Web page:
Sudden infant death with dysgenesis of the testes syndrome
Type of disease: Genetic, autosomal recessive | Rare conditions
Sudden infant death with dysgenesis of the testes syndrome (SIDDT) is a condition that occurs in newborns and causes problems with their development. This condition has only been found in an Amish community in Pennsylvania. Infants with this syndrome may have feeding problems, slow growth, trouble maintaining a normal body temperature, unusual reflexes, a slow heartbeat, and trouble breathing. Males with this condition also have undescended testicles and may have genitals that are not clearly male or female. Additionally, this condition leads to problems with the development of the brain stem, the part of the brain that controls heart rate, breathing, eating, and sleeping. Infants with this condition have an unusual cry that sounds like a goat, which may be one of the first symptoms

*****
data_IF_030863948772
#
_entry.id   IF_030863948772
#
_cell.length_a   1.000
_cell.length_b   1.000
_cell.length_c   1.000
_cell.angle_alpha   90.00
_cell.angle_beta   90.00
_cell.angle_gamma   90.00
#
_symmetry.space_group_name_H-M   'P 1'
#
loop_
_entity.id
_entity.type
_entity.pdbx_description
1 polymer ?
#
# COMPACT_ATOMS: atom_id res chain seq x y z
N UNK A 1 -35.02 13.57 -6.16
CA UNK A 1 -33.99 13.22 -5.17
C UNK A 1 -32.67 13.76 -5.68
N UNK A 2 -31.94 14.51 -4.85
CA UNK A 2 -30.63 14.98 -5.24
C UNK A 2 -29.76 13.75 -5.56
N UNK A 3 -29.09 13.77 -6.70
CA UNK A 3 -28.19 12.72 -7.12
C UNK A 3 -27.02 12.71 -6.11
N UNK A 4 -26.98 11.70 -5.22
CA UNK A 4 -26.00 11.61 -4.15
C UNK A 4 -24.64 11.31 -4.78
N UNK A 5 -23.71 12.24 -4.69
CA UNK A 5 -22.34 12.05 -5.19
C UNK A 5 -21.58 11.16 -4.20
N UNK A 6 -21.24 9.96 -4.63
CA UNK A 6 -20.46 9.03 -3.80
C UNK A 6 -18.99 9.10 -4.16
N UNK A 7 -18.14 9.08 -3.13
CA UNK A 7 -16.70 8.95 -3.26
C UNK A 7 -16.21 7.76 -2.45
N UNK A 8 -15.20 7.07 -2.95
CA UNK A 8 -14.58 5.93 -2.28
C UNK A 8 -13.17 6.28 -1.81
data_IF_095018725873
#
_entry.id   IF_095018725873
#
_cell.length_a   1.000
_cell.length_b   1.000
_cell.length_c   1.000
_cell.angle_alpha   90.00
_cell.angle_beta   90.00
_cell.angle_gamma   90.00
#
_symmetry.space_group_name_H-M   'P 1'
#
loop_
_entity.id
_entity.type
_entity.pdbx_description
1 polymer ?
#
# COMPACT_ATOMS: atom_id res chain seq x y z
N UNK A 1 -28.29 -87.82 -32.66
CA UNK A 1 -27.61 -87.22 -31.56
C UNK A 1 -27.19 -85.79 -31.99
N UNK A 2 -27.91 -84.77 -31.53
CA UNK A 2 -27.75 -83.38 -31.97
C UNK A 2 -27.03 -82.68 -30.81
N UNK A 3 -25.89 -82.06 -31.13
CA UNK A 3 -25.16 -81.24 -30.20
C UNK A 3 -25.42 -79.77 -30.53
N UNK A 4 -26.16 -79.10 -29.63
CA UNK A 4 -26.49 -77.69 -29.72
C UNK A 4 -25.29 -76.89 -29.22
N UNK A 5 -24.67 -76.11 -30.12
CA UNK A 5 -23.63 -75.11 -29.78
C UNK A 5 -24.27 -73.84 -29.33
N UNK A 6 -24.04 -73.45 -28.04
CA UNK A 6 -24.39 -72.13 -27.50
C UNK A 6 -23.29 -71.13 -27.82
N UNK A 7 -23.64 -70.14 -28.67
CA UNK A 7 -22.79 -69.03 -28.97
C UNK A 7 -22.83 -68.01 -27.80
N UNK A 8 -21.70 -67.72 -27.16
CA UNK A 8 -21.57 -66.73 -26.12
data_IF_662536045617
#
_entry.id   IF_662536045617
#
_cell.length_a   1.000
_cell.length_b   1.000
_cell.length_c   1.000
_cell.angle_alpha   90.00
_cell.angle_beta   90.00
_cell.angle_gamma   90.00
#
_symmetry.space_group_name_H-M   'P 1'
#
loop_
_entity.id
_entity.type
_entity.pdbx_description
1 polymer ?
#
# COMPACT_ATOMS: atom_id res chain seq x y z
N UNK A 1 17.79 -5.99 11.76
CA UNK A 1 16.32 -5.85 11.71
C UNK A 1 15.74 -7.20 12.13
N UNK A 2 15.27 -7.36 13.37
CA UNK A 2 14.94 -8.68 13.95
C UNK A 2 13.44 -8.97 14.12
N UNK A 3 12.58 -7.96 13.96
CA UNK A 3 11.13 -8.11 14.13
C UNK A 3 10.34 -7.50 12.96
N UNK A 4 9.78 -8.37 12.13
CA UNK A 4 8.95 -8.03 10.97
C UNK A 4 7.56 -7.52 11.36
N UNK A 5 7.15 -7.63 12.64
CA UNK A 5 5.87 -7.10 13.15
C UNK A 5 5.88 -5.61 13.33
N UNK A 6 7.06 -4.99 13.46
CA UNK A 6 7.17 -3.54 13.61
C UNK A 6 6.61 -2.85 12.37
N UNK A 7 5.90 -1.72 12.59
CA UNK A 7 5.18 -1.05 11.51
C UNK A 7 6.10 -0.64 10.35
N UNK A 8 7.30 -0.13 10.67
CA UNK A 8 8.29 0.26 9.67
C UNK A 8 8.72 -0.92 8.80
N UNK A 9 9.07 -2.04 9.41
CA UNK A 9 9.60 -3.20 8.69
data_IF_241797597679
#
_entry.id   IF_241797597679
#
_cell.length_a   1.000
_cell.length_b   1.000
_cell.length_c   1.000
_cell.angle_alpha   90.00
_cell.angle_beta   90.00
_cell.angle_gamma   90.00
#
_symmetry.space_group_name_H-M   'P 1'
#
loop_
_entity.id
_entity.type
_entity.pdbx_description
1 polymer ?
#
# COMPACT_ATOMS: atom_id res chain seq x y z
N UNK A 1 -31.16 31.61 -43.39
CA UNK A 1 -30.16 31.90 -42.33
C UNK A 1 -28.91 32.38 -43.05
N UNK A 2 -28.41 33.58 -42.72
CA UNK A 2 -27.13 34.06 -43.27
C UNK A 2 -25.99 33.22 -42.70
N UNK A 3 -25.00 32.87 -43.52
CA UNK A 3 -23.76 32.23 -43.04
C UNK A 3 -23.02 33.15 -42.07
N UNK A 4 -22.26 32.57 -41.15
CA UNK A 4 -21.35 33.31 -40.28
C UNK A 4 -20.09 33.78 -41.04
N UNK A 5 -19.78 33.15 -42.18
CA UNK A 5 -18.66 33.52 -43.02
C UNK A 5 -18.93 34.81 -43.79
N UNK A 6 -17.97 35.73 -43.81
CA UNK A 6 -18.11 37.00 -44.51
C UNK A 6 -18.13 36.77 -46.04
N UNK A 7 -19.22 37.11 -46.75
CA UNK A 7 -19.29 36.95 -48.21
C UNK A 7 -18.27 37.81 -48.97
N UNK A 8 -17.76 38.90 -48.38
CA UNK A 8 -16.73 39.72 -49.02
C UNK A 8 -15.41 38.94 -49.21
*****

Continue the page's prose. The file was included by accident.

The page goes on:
SIDDT is caused by a change (mutation) in the TSPYL1 gene. This condition is inherited (passed through families) in an autosomal recessive manner. Autosomal recessive means that an individual must have two mutations in order to have the condition. A person with only one mutation is called a carrier because they “carry” a mutation but do not have the condition. If both parents are carriers of a mutation, their children have a one in four chance (25%) of having the condition.
This condition can usually be diagnosed soon after birth by a physical exam. There are currently no treatments for SIDDT. Infants with this syndrome usually pass away within a year due to problems with the heart and lungs. Usually, infants’ hearts will stop suddenly or they will suddenly stop breathing. If you or a family member has been diagnosed with SIDDT, talk with your doctor about the most current treatment options. Support groups are also good resources of support and information.